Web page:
But when hammering on a key (like my thumb on the spacebar), I'm driving the key stem down to the bottom of the switch housing, which is then transmitting that force into both the PCB of the keyboard and the "plate" that all of the switches are mounted on.  And then that's a wavefront that travels through the extremely undamped aluminum plate, and the somewhat but not really damped PCB, which can then make other things rattle (like the stabilizers in other keys).

Things I'm going to be playing with next:

  • foam mat under the PCB
  • foam mat between PCB and the plate (I think this will really make a difference)
  • lubricating the switches (everything but the click-bar) to make the movement smoother and to remove sounds other than the click (inspired by seeing/hearing this video of the same switches, in a different keyboard, but very different sounds.
I experimented some with the leftover/spare Kaihl Bronze switches that I have:
  • GPL205 on the slider sides, spring ends, contacts, and the click bar:  muted almost to making it a tacticle instead of a clicky.  Somewhat mushy feeling.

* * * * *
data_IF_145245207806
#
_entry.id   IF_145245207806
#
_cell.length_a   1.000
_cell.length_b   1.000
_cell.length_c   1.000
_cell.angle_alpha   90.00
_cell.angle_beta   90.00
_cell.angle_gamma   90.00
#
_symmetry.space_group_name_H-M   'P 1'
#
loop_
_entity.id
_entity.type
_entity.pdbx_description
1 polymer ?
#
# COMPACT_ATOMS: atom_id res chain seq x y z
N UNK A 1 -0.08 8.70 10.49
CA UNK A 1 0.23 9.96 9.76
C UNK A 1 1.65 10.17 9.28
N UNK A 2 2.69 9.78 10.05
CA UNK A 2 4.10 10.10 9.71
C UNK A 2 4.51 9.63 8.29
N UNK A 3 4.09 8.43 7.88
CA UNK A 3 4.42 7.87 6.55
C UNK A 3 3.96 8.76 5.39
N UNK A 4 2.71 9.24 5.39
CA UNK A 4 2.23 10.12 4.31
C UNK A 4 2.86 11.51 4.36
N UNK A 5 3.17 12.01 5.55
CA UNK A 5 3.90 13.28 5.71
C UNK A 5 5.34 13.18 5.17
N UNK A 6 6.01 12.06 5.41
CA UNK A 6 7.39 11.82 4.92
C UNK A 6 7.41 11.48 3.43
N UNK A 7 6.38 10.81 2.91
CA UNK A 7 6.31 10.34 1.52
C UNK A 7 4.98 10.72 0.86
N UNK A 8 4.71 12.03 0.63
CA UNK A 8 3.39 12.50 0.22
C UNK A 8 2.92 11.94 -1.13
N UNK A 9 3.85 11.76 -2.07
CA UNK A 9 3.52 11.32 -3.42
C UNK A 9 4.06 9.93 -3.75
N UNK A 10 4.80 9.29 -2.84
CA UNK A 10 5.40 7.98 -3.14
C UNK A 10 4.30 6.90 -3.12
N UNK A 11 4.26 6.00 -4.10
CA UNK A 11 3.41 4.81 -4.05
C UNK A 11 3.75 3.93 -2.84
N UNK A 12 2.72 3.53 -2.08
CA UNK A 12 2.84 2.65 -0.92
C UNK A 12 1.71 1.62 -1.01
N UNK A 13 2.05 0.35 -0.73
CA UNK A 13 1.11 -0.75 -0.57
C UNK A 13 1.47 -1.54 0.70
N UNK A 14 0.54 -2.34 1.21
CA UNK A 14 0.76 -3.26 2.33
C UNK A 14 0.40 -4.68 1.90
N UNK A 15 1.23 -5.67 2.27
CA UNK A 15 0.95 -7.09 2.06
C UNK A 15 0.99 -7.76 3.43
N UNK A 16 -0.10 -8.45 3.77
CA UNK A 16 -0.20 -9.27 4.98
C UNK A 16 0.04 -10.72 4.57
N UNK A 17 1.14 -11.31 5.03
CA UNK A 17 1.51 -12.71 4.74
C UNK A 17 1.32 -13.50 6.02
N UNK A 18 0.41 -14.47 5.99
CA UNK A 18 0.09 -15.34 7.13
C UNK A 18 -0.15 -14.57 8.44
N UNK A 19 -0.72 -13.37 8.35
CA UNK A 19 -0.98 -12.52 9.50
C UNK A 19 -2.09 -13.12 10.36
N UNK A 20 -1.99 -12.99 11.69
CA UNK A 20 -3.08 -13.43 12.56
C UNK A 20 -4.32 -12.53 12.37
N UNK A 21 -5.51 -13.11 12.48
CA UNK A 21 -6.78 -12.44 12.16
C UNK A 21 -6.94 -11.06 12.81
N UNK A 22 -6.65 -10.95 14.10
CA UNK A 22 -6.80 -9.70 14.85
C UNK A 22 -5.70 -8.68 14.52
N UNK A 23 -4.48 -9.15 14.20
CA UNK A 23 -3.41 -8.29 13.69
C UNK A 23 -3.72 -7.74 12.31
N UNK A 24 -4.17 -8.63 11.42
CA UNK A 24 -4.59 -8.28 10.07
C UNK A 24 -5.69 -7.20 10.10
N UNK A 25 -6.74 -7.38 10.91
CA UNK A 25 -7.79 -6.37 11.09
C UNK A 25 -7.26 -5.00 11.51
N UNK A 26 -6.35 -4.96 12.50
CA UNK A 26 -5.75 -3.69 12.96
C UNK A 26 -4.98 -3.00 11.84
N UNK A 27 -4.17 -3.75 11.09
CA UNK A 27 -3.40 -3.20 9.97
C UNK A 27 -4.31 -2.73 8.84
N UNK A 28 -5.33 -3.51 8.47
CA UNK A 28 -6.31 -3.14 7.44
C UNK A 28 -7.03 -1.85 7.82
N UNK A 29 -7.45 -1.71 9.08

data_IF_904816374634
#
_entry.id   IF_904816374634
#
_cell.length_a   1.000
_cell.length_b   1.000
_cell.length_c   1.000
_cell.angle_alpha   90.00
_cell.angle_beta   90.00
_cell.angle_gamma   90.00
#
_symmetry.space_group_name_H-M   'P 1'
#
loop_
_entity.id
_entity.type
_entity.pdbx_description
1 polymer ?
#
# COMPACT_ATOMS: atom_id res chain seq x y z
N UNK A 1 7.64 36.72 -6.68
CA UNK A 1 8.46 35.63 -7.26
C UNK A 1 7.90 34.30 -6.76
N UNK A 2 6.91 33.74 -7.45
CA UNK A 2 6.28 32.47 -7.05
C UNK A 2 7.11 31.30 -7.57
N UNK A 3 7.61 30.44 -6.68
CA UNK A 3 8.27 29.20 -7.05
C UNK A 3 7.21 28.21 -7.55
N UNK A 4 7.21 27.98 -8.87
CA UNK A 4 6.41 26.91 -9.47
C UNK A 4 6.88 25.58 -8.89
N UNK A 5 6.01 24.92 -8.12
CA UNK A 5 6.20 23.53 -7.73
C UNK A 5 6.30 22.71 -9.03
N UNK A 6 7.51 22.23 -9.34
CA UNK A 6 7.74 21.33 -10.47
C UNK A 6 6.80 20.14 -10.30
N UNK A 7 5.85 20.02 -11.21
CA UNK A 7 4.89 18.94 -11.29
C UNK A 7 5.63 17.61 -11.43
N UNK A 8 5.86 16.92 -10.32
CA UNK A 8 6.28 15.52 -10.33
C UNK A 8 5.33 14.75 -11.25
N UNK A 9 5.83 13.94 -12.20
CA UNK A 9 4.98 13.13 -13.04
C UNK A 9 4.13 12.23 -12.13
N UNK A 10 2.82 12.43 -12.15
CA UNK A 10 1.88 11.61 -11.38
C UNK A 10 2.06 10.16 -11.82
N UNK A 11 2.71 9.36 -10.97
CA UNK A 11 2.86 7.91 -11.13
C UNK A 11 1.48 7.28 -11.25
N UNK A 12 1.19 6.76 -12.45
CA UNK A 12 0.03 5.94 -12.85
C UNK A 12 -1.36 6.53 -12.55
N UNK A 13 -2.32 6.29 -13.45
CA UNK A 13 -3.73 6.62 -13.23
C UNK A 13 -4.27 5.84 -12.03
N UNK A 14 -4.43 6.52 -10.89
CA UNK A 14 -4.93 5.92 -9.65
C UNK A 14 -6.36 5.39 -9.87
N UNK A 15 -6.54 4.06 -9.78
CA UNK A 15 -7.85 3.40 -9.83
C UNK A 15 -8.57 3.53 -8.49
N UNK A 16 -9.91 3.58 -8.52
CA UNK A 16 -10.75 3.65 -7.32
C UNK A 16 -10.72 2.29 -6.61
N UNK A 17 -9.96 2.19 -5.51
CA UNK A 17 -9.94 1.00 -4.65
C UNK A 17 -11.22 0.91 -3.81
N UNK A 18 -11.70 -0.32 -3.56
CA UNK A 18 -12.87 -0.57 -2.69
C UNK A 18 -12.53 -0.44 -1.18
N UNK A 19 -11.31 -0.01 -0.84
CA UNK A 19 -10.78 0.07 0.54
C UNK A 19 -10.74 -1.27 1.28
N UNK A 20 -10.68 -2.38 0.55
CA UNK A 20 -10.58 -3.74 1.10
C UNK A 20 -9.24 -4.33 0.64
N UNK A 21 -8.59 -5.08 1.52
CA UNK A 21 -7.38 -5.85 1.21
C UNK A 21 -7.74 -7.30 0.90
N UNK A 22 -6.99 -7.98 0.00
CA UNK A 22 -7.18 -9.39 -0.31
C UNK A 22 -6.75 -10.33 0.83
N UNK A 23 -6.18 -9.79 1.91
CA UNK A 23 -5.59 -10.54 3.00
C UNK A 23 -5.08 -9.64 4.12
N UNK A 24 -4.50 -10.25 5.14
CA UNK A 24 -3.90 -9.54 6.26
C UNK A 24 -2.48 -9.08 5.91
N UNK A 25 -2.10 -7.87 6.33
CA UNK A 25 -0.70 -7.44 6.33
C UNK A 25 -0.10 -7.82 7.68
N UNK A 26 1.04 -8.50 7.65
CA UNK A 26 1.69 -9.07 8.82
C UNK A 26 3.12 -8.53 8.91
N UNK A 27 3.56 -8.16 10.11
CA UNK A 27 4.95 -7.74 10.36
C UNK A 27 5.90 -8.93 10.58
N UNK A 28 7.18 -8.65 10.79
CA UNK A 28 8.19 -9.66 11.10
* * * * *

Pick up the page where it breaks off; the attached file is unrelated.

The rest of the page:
• GPL 105 oil (same places).  Smoother than before, the spring doesn't rattle, and the click is nearly unchanged.
  • GPL205 on all the same places, but not the click bar.  And that makes a big difference.  Not at all mushy.
A bunch of switch lubing guides say to use the thicker greases (e.g. 205) for linear switches, but not for a clicky, as it mushes up the click mechanism.  But since the Kaihl clicky switches use a separate click bar (vs. the whole big piece that moves in a Cherry Blue), it's slightly different with the Kaihl switches.4

And then there are the other switches to play with in that photo:
  • Kaihl Box Navy
  • Kaihl Navy
  • Zilents V2 (these, with built in rubber bumpers top/bottom, are intriguing)
  • Zealios
  • and a dozen other linear, tactile, and click switches